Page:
02 Apr Heritage Conservation – a lost cause? Here’s why not!
Did you know?
April 2nd is the official Thai Heritage Conservation Day in Thailand. I didn’t know and many others didn’t either. That triggered the idea of the Bangkok Heritage Week. We want everyone to know. This project aims to provide an opportunity to showcase and to experience the stories, innovations and successes of the people, communities and organizations that work in the realm of heritage conservation. It is in their service that we channel our passion and contribution toward that end and here is why we think it is important and urgent.
The predominant reality
Hemmingways, Pom Mahakan and Woeng Nakhon Kasem. Names that sound alien to foreigners but are synonymous for the loss of cultural heritage in Thailand. Three places in a long list of losses to the historical evidence, communal life and architecture of Thailand. One being a European influenced, golden teak-wood gingerbread mansion from the 1910’s which was the home of the Regent of Siam in the early twentieth century. The second was a two century old settlement behind the old city wall. It was among the oldest living communities in Bangkok, if not the oldest. The third being an entire block in Bangkok’s Chinese district that was a functioning Chinese trading community with its characteristic Chinese shop-house architecture. For the most part it seems that the gradual disappearance of heritage in Thailand is not big of a deal. Heritage conservation usually loses out on people’s ‘alarm-scale’ to politics, economic outlook and crime. You could quickly gain a one-dimensional perception of the state of conservation in Thailand when reading the news. Communities and markets fear for their future while conservationists lament the indifference of the government. Travelers bemoan over-tourism and the disneyfication in parts of Thailand. Thainess is promoted by wearing ancient costumes for photo ops while down the road the city’s oldest community is being leveled. Thailand’s richest have never been richer (the top 1% owning 66.9% of the country’s wealth according to the Chairman of Phatra Securitie) and they are bend on turning Bangkok into a Thai carbon-copy of Singapore, Tokyo or Seoul with or without its soul. As the government bans street food vendors, migration of young people leave mainly elderly and toddlers behind in urban and rural communities and inner-city land prices keep increasing, the soul of Bangkok is certainly changing. This article is partly soul-searching at a time where “progress” (however you want to define it) takes precedence over cultural or environmental conservation.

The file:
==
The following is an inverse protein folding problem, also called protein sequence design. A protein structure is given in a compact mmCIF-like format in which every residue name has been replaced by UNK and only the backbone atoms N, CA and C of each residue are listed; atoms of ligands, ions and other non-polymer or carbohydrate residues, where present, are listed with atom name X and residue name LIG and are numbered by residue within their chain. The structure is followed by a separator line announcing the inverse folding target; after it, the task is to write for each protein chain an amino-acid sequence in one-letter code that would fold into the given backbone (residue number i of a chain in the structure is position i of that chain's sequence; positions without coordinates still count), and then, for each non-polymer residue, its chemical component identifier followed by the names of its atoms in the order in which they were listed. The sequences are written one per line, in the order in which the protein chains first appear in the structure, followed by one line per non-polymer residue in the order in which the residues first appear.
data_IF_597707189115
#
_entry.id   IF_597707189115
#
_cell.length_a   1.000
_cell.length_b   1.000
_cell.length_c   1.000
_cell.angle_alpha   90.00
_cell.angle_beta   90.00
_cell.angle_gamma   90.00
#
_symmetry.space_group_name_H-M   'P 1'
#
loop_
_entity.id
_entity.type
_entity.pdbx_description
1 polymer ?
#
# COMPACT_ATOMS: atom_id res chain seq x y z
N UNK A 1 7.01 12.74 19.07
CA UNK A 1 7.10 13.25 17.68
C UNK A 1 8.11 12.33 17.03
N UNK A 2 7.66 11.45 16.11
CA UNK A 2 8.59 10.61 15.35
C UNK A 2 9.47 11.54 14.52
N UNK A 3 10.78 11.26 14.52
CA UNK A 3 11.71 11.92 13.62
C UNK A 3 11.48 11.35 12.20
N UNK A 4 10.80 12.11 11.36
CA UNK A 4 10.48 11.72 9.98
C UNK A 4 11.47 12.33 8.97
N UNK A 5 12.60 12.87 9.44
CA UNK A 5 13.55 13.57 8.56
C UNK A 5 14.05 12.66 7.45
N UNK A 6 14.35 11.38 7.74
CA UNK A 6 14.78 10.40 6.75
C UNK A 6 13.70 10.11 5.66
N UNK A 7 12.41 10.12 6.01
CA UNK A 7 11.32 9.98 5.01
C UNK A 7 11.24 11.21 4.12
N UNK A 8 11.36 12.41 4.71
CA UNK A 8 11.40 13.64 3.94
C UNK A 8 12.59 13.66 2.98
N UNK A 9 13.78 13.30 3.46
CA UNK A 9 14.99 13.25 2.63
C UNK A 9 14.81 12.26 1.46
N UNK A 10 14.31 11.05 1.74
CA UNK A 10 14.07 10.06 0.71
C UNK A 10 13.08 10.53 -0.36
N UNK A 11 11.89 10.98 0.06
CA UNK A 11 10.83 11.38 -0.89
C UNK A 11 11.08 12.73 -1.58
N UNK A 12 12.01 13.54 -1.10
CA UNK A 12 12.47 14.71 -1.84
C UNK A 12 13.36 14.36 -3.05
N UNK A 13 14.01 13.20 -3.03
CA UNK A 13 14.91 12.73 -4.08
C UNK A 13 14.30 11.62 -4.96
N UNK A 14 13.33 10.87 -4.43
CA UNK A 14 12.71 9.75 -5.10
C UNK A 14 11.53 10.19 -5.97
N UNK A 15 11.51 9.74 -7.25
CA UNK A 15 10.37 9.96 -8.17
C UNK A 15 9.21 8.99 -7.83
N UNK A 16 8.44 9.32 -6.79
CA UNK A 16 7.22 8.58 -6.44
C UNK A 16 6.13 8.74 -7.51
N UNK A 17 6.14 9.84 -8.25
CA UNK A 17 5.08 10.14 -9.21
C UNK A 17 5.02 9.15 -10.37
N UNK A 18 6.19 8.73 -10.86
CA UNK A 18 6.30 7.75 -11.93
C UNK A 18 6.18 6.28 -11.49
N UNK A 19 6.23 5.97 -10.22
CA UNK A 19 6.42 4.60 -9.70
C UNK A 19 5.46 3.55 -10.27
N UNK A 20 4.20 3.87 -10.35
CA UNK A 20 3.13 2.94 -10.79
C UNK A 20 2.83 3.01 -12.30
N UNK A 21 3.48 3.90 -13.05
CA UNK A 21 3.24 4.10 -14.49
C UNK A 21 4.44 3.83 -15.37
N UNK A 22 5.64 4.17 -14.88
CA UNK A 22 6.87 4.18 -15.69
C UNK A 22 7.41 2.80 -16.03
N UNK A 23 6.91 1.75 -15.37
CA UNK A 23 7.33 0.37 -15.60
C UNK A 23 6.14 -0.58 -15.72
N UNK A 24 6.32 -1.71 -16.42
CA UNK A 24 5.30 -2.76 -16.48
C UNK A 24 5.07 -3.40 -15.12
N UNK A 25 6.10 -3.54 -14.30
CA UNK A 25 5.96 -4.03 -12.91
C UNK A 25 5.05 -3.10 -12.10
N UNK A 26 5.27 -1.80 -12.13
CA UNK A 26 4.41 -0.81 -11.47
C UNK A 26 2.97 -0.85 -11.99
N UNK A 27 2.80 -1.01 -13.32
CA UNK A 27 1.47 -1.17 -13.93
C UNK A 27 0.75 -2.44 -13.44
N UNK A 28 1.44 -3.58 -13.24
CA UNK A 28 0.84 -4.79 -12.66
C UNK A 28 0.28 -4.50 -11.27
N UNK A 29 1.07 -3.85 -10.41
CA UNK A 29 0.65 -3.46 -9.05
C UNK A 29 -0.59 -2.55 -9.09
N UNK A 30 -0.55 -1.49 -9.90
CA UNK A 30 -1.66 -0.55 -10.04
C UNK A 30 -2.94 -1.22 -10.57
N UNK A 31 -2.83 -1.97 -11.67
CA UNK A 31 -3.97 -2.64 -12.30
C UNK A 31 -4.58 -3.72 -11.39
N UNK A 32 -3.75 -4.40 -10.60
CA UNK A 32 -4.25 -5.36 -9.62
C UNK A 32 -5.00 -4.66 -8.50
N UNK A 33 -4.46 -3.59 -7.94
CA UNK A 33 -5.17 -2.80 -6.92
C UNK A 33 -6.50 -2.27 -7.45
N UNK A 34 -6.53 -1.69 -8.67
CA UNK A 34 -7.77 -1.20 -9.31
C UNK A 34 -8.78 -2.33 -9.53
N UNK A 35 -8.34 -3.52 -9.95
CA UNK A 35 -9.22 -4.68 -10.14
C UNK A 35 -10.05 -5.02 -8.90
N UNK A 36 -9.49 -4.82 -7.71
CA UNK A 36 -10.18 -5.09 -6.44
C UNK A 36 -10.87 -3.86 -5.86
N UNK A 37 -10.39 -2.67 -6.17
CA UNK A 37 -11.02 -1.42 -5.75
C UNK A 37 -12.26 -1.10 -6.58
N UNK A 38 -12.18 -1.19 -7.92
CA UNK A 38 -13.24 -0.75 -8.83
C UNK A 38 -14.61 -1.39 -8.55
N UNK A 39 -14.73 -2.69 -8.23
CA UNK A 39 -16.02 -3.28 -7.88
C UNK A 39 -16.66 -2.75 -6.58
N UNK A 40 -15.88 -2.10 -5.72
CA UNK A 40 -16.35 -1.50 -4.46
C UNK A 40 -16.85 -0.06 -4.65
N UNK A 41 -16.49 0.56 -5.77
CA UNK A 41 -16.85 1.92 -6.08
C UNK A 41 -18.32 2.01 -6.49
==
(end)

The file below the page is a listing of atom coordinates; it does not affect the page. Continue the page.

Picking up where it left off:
The domain of the elite?
From the opening of Thailand’s first museum in 1874 and the establishment of the Department of Fine Arts. What comes to mind when we think of heritage is the divine and grand architecture of our monuments, temples and palaces. They are among the core symbols of our national identity and civilatory achievements that define Thainess and attract travelers from around the world. They also seem to receive the sole attention of laws and charters governing the recognition and conservation of heritage in Thailand and therein lays one of the problems. Early conservation of heritage was not rooted in nation building lest in boosting tourism but in the piety of ancient Kings. The repair, reconstruction and enhancement of sacred buildings in ancient times was a way of merit-making for the kings. Since 1912, the responsibility of heritage conservation rests with the FAD (Fine Arts Department) under the Ministry of Culture. The department is governed by archaeologists, whose limited views on heritage does not recognize vernacular heritage. Unlike other nations, cultural heritage issues are low on the national agenda which is also reflected in its budget allocation and condition of heritage. We may be among the top-tier nations in terms of tourist arrivals but we lag behind other Asian countries in the scope and quality of cultural heritage management. What incentives would not only recognize but promote all aspects of vernacular heritage as part of the national agenda!? Other countries such as Korea are doing it. Why not Thailand? What ever it takes for the Thai government to give cultural conservation the attention it deserves, there is no point in waiting for their enlightenment.